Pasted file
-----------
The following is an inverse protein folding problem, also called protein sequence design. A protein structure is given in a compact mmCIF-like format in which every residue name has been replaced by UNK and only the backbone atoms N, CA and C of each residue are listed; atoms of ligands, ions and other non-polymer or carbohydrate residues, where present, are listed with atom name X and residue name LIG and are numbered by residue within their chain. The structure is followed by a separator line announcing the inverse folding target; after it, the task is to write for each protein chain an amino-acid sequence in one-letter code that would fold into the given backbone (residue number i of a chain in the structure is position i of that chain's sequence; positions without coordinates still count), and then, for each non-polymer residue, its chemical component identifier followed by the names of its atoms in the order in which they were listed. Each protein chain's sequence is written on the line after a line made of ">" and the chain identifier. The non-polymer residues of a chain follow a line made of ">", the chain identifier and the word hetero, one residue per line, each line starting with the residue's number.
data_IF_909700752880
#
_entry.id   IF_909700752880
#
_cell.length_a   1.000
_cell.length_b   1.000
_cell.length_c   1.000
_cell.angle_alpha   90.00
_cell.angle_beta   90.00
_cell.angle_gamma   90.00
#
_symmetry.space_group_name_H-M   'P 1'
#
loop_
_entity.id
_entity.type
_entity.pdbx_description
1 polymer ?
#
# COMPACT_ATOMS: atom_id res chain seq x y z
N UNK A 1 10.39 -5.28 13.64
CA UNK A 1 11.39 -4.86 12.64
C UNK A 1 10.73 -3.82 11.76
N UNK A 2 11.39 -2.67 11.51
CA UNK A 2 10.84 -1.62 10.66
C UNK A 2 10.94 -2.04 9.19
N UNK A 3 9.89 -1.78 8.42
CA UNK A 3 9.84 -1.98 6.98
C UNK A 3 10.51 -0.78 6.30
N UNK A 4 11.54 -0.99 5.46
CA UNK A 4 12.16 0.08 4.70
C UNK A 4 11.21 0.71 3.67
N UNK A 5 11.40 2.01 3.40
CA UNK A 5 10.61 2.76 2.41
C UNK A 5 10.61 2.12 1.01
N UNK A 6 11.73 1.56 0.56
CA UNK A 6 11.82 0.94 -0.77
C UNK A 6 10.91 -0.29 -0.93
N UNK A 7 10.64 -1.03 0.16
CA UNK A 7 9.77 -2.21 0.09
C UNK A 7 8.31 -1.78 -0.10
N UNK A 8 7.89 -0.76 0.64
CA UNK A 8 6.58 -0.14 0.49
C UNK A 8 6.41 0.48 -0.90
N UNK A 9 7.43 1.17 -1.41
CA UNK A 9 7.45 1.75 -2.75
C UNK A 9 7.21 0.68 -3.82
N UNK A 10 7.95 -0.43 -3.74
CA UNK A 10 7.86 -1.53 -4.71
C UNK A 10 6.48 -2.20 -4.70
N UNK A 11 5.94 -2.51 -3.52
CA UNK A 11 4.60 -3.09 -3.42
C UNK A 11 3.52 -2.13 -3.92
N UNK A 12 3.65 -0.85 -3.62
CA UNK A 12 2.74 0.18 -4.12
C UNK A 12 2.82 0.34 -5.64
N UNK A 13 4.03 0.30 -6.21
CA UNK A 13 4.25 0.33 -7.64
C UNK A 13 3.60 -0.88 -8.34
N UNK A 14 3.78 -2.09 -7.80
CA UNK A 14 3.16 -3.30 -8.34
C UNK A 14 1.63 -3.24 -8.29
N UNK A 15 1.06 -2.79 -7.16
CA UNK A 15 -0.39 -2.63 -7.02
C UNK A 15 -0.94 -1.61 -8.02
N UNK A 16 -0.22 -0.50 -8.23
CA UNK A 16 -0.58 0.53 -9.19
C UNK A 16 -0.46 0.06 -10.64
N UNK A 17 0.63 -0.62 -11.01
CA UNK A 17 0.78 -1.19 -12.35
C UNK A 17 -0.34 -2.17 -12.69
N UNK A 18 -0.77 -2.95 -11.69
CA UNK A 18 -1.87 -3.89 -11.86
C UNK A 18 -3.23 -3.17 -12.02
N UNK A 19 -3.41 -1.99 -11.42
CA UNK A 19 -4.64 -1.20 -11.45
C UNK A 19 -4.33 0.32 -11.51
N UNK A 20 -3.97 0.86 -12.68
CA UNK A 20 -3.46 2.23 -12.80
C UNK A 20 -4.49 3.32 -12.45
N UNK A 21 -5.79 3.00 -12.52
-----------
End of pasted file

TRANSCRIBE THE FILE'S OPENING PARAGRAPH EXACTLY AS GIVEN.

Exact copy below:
The following is an inverse protein folding problem, also called protein sequence design. A protein structure is given in a compact mmCIF-like format in which every residue name has been replaced by UNK and only the backbone atoms N, CA and C of each residue are listed; atoms of ligands, ions and other non-polymer or carbohydrate residues, where present, are listed with atom name X and residue name LIG and are numbered by residue within their chain. The structure is followed by a separator line announcing the inverse folding target; after it, the task is to write for each protein chain an amino-acid sequence in one-letter code that would fold into the given backbone (residue number i of a chain in the structure is position i of that chain's sequence; positions without coordinates still count), and then, for each non-polymer residue, its chemical component identifier followed by the names of its atoms in the order in which they were listed. Each protein chain's sequence is written on the line after a line made of ">" and the chain identifier. The non-polymer residues of a chain follow a line made of ">", the chain identifier and the word hetero, one residue per line, each line starting with the residue's number.